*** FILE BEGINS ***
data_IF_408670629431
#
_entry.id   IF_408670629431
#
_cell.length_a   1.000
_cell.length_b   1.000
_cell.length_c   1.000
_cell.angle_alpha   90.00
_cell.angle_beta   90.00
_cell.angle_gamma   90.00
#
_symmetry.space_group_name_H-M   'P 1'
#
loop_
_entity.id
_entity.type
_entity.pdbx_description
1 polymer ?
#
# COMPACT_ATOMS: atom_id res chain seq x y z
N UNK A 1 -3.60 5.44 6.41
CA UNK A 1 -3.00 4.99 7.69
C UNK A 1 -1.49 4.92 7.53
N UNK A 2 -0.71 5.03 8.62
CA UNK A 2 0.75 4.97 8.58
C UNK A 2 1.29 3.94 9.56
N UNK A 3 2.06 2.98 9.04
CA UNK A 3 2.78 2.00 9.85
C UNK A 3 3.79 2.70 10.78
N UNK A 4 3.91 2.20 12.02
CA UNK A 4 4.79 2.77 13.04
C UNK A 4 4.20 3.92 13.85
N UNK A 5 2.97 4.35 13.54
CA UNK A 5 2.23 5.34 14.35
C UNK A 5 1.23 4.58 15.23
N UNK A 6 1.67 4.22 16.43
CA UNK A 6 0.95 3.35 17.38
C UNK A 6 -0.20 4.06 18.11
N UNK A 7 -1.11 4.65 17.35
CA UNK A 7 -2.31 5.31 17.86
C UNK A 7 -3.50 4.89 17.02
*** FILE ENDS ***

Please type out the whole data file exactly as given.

data_IF_408670629431
#
_entry.id   IF_408670629431
#
_cell.length_a   1.000
_cell.length_b   1.000
_cell.length_c   1.000
_cell.angle_alpha   90.00
_cell.angle_beta   90.00
_cell.angle_gamma   90.00
#
_symmetry.space_group_name_H-M   'P 1'
#
loop_
_entity.id
_entity.type
_entity.pdbx_description
1 polymer ?
#
# COMPACT_ATOMS: atom_id res chain seq x y z
N UNK A 1 -3.60 5.44 6.41
CA UNK A 1 -3.00 4.99 7.69
C UNK A 1 -1.49 4.92 7.53
N UNK A 2 -0.71 5.03 8.62
CA UNK A 2 0.75 4.97 8.58
C UNK A 2 1.29 3.94 9.56
N UNK A 3 2.06 2.98 9.04
CA UNK A 3 2.78 2.00 9.85
C UNK A 3 3.79 2.70 10.78
N UNK A 4 3.91 2.20 12.02
CA UNK A 4 4.79 2.77 13.04
C UNK A 4 4.20 3.92 13.85
N UNK A 5 2.97 4.35 13.54
CA UNK A 5 2.23 5.34 14.35
C UNK A 5 1.23 4.58 15.23
N UNK A 6 1.67 4.22 16.43
CA UNK A 6 0.95 3.35 17.38
C UNK A 6 -0.20 4.06 18.11
N UNK A 7 -1.11 4.65 17.35
CA UNK A 7 -2.31 5.31 17.86
C UNK A 7 -3.50 4.89 17.02